Teff Brownies with Hazelnuts: Gluten-Free Cookin’

Teff Browines are soft and moist with a  rich chocolate flavor. And best of all, they are gluten-free. The brownies are made with teff flour, a grain which originated in Ethiopia and now is grown in several western states. At our recent family reunion, the Idaho cousins and farmers shared their business of growing and milling teff grain. I was excited that they brought several samples of teff flour along to share.

Wonder how many folks can say they have a family member who has a business of milling crops for their seeds? Wayne and Jan are farmers in southwestern Idaho in the Lower Snake River Valley. Over the years, Wayne has developed a highly specialized type of farming: growing and milling various crops for their seeds such as onions, oriental radishes, lettuce. And he grows and mills teff grain.

Teff Flour

Teff grain is grown in Ethiopia and is a staple food in their diet. It is used to make injera, a sourdough (fermented) flatbread. The bread is served at meals with a platter of food and is the bread is used to scoop up the food — no silverware is included at the meal.

Ethiopia, a country in Africa, is reportedly where civilization began. Teff was one of the earliest plants domesticated in the Ethiopian highlands, originating between 4,000 B.C. and 1,000 B.C. This country has thrived for thousands of years; a clue which attests to the nutritional value of teff. (Another crop which originated in this area of the world is the coffee bean.)

Nutritional Value of Teff

Teff grain is packed with nutrition. For vegetarians it has a well-balanced mix of essential amino acids with a higher lysine content than other grains. Teff is high in iron, calcium, phosphorus, copper manganese, zinc and B-complex vitamins. It is high in fiber and non-digestible starch — contributing to glucose control. And it is gluten-free.

Cooking with Teff

The teff grain is a tiny seed, about the size of a poppy seed. Teff is usually ground into flour and used in recipes. It has a nutty flavor, reminiscent of hazelnuts and it has a hint of chocolate. Teff can be served as a cooked porridge or incorporated into pancakes, flat bread, waffles, crepes. Because teff does not contain gluten, it crumbles if used for yeast bread. The brownies made a perfect way to use teff flour.

Teff Farming

Wayne began growing the teff as a field crop about 20 years ago. The rich soil and dry climate of the Snake River Valley was similar to the highlands of Ethiopia making it a logical place to grow this grain. Eventually Wayne’s business evolved into milling the crop — receiving the crop from fields and culling out a high quality and purified grain. Because this is the only grain that Wayne mills at this facility, there is no chance of cross-contamination with other gluten-containing crops. Here Wayne describes the process he uses.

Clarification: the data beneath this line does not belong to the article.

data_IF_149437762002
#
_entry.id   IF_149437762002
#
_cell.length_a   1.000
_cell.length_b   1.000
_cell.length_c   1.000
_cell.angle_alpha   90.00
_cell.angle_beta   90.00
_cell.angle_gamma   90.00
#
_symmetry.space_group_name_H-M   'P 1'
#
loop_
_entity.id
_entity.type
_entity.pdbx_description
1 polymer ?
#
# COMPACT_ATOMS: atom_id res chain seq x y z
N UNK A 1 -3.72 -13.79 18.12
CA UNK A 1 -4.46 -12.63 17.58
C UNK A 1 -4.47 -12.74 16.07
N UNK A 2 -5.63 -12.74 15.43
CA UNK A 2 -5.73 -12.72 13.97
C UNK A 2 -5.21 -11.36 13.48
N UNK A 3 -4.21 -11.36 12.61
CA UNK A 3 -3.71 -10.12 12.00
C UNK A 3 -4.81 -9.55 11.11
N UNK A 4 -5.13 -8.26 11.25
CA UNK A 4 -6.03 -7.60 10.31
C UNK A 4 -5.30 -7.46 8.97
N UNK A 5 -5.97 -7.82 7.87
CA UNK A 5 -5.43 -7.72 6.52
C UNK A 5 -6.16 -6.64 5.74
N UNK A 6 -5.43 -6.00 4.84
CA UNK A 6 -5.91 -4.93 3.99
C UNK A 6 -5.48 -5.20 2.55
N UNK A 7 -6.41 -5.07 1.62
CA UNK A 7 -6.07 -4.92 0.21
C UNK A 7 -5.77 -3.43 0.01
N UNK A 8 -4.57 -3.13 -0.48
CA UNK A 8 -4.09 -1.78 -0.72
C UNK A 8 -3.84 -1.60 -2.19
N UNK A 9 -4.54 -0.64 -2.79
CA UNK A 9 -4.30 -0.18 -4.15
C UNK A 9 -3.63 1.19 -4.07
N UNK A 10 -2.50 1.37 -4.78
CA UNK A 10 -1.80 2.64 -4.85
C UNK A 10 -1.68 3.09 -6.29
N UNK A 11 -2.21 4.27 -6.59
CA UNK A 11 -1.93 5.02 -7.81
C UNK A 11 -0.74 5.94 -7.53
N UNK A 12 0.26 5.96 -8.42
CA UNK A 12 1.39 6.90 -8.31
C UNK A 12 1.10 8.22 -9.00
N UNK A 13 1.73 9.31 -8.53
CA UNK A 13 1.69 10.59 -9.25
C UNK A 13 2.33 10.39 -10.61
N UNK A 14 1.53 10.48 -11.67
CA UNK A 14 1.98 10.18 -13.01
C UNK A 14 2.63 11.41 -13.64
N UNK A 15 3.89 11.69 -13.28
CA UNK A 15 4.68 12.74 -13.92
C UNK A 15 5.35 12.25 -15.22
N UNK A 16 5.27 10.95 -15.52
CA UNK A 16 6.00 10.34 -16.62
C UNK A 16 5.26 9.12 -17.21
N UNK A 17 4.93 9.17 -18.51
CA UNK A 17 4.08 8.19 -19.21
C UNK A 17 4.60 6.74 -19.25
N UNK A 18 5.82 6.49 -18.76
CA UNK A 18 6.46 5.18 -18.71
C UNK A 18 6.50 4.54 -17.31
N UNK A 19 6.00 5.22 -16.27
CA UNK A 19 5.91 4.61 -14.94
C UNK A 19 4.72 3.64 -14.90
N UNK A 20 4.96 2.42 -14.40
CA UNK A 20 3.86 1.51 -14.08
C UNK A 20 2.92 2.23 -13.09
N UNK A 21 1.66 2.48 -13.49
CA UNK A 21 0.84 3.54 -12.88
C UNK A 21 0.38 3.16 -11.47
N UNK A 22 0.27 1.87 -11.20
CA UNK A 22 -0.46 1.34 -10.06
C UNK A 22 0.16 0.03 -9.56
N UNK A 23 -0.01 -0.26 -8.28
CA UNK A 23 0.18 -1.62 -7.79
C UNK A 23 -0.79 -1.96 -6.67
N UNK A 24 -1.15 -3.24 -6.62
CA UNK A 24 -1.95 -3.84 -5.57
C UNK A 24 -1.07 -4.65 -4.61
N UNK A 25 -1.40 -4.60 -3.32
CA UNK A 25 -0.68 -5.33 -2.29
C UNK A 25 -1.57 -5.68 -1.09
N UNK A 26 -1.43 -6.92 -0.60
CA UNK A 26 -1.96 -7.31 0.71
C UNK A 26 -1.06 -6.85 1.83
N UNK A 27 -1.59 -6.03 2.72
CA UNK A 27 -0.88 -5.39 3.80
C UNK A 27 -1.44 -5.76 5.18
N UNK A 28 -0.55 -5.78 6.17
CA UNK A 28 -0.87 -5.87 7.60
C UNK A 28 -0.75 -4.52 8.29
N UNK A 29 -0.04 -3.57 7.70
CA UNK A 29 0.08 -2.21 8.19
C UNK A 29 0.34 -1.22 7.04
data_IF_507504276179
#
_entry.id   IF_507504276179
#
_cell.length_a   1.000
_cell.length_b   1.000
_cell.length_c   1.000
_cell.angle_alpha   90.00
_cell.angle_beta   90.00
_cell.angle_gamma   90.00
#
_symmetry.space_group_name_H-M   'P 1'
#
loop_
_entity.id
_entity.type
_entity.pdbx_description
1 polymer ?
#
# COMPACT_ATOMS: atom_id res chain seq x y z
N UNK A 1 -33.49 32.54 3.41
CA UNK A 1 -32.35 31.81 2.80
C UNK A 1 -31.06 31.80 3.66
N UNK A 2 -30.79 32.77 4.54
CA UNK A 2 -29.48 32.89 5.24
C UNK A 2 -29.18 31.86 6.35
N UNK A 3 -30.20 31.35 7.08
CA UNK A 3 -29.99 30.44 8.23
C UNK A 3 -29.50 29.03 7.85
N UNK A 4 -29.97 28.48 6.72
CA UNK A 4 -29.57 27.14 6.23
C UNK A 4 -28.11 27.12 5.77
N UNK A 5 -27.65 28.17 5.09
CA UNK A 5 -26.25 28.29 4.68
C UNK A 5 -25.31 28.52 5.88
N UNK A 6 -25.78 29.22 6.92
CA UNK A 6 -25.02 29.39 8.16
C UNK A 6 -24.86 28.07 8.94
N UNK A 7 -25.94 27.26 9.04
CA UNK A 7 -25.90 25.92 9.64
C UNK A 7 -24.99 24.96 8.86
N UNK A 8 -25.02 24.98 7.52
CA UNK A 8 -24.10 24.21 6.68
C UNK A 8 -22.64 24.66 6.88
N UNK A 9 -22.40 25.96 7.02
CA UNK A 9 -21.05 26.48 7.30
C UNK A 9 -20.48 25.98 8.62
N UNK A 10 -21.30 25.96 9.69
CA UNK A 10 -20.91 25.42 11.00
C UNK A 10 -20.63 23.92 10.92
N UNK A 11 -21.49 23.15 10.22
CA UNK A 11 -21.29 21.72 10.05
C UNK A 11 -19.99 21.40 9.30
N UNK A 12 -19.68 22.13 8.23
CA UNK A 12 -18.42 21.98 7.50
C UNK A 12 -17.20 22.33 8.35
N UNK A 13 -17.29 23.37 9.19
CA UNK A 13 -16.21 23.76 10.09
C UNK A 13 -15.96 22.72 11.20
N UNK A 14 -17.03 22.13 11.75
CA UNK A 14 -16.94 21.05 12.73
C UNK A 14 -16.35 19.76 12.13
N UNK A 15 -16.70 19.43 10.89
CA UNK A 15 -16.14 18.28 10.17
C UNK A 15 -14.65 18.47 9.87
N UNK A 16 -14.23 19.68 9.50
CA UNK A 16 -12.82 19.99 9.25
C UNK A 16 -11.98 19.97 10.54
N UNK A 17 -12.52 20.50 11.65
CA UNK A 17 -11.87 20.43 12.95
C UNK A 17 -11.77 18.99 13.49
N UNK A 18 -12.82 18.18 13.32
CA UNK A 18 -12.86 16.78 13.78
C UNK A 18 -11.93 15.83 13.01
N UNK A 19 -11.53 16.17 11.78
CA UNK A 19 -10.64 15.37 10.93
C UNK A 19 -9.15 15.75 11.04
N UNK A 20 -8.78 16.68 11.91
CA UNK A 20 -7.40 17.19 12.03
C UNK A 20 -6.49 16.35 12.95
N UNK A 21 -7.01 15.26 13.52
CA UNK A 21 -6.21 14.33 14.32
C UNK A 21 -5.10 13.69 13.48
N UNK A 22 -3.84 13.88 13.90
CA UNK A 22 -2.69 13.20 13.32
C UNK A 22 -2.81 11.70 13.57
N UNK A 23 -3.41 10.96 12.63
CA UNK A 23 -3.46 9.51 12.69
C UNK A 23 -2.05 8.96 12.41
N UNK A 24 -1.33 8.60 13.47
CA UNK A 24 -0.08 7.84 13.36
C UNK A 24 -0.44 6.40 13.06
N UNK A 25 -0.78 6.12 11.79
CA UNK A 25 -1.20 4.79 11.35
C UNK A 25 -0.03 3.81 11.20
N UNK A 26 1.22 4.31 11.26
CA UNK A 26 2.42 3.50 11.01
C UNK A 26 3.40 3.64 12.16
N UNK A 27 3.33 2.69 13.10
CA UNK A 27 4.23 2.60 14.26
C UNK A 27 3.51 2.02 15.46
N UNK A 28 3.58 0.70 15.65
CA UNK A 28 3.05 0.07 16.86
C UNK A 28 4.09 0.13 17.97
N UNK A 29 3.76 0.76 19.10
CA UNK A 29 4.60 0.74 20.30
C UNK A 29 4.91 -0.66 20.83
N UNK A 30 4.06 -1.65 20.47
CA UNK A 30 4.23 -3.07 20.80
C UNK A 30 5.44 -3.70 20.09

Wayne is the supplier for The Teff Company, of Boise, Idaho. This company further mills the teff grain into flour and markets the finished flour and whole grain. These products can be purchased mail-order if there is not a local source for teff products.

Here’s the recipe which Wayne and Jan shared with us. It is a delicious brownie.


Teff Brownies with Hazelnuts

  • Servings: 12
  • Difficulty: easy
  • Print

From Jan Snavely.


  • 4 oz unsalted butter, plus some for greasing pan
  • 2 oz unsweetened chocolate, coarsely chopped
  • 1 cup sugar
  • 1/2 tsp salt
  • 2 extra large eggs at room temperature
  • 1 tsp vanilla extract
  • 1/2 cup teff flour
  • 1/2 cup chopped hazelnuts
  • 1 cup chocolate chips

Instructions and Steps:

  1. Preheat oven to 350 degrees. Line an 8″ square baking pan with aluminum foil letting foil hang over edges of pan. Butter the foil. Set aside.
  2. Place butter and coarsely chopped unsweetened chocolate in large microwaveable-safe bowl. Cover loosely with wax paper. Microwave on high for one minute. Remove from microwave. Use hot pads; mixture is hot.
  3. Whisk and stir until the chocolate is dissolved and mixed with the butter. Cool to room temperature.
  4. Add the sugar and salt. Using a wooden spoon, stir vigorously until well combined with the butter/chocolate.
  5. Add the eggs, one at a time, beating well after each addition.
  6. Add vanilla extract and stir in.
  7. Add the teff flour and fold in using a rubber spatula.
  8. Add the chopped hazelnuts and chocolate chips and stir in.
  9. Pour into prepared 8″ square baking pan. Bake at 350 degrees for 35 minutes until the brownies pull away from the edges of the pan and the center begins to set.
  10. Cool for 15 minutes or more until foil can be handled. Remove from pan using foil to lift out. Cool on baking rack, then cut into squares.






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